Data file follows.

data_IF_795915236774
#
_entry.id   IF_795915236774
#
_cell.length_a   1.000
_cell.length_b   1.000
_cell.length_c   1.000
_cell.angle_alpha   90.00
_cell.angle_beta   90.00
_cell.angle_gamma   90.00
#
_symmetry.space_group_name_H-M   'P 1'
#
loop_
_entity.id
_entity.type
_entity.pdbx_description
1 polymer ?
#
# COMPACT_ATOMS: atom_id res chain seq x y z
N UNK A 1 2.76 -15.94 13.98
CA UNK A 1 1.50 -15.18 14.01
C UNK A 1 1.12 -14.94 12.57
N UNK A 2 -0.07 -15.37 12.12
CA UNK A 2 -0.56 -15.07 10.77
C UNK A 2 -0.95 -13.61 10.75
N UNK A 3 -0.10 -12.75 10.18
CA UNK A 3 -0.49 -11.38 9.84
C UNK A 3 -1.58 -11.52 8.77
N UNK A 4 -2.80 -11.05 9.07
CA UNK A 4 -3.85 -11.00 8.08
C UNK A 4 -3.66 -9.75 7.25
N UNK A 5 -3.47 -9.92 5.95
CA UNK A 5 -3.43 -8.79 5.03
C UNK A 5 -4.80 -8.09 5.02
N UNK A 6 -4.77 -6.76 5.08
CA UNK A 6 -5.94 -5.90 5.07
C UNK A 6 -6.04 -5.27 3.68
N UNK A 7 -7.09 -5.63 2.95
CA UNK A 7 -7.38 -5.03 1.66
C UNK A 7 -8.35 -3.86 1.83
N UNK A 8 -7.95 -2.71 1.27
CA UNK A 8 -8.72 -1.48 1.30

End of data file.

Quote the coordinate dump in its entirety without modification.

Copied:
data_IF_795915236774
#
_entry.id   IF_795915236774
#
_cell.length_a   1.000
_cell.length_b   1.000
_cell.length_c   1.000
_cell.angle_alpha   90.00
_cell.angle_beta   90.00
_cell.angle_gamma   90.00
#
_symmetry.space_group_name_H-M   'P 1'
#
loop_
_entity.id
_entity.type
_entity.pdbx_description
1 polymer ?
#
# COMPACT_ATOMS: atom_id res chain seq x y z
N UNK A 1 2.76 -15.94 13.98
CA UNK A 1 1.50 -15.18 14.01
C UNK A 1 1.12 -14.94 12.57
N UNK A 2 -0.07 -15.37 12.12
CA UNK A 2 -0.56 -15.07 10.77
C UNK A 2 -0.95 -13.61 10.75
N UNK A 3 -0.10 -12.75 10.18
CA UNK A 3 -0.49 -11.38 9.84
C UNK A 3 -1.58 -11.52 8.77
N UNK A 4 -2.80 -11.05 9.07
CA UNK A 4 -3.85 -11.00 8.08
C UNK A 4 -3.66 -9.75 7.25
N UNK A 5 -3.47 -9.92 5.95
CA UNK A 5 -3.43 -8.79 5.03
C UNK A 5 -4.80 -8.09 5.02
N UNK A 6 -4.77 -6.76 5.08
CA UNK A 6 -5.94 -5.90 5.07
C UNK A 6 -6.04 -5.27 3.68
N UNK A 7 -7.09 -5.63 2.95
CA UNK A 7 -7.38 -5.03 1.66
C UNK A 7 -8.35 -3.86 1.83
N UNK A 8 -7.95 -2.71 1.27
CA UNK A 8 -8.72 -1.48 1.30